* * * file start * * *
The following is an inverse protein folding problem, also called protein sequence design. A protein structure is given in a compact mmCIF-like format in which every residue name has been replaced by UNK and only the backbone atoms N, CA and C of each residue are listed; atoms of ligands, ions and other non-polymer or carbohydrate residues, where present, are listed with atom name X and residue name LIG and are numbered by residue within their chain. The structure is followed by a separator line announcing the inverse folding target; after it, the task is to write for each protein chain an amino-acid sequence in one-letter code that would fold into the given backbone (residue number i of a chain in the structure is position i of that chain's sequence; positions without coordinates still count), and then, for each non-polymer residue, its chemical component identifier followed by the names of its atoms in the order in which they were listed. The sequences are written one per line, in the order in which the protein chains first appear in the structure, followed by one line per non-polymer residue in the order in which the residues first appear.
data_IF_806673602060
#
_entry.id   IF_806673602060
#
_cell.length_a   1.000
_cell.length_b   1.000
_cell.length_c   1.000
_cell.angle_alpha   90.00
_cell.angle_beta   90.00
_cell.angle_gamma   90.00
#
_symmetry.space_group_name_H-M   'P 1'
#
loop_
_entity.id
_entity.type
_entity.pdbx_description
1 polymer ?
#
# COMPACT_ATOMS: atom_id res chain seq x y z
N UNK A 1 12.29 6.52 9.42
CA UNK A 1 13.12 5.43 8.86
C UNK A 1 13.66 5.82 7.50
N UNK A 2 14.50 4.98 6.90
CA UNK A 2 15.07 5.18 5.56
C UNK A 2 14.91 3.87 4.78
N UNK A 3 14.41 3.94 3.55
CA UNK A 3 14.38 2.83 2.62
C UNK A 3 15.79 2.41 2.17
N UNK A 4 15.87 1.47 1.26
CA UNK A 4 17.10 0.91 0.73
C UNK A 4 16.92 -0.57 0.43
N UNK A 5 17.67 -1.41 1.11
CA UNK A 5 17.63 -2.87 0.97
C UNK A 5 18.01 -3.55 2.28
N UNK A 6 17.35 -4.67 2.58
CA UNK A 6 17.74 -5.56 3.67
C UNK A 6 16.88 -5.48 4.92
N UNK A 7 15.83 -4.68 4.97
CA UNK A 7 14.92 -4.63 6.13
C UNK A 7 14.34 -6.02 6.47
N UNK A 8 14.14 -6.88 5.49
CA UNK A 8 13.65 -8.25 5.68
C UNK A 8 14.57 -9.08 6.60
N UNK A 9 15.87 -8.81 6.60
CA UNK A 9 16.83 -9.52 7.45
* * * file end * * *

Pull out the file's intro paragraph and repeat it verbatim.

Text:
The following is an inverse protein folding problem, also called protein sequence design. A protein structure is given in a compact mmCIF-like format in which every residue name has been replaced by UNK and only the backbone atoms N, CA and C of each residue are listed; atoms of ligands, ions and other non-polymer or carbohydrate residues, where present, are listed with atom name X and residue name LIG and are numbered by residue within their chain. The structure is followed by a separator line announcing the inverse folding target; after it, the task is to write for each protein chain an amino-acid sequence in one-letter code that would fold into the given backbone (residue number i of a chain in the structure is position i of that chain's sequence; positions without coordinates still count), and then, for each non-polymer residue, its chemical component identifier followed by the names of its atoms in the order in which they were listed. The sequences are written one per line, in the order in which the protein chains first appear in the structure, followed by one line per non-polymer residue in the order in which the residues first appear.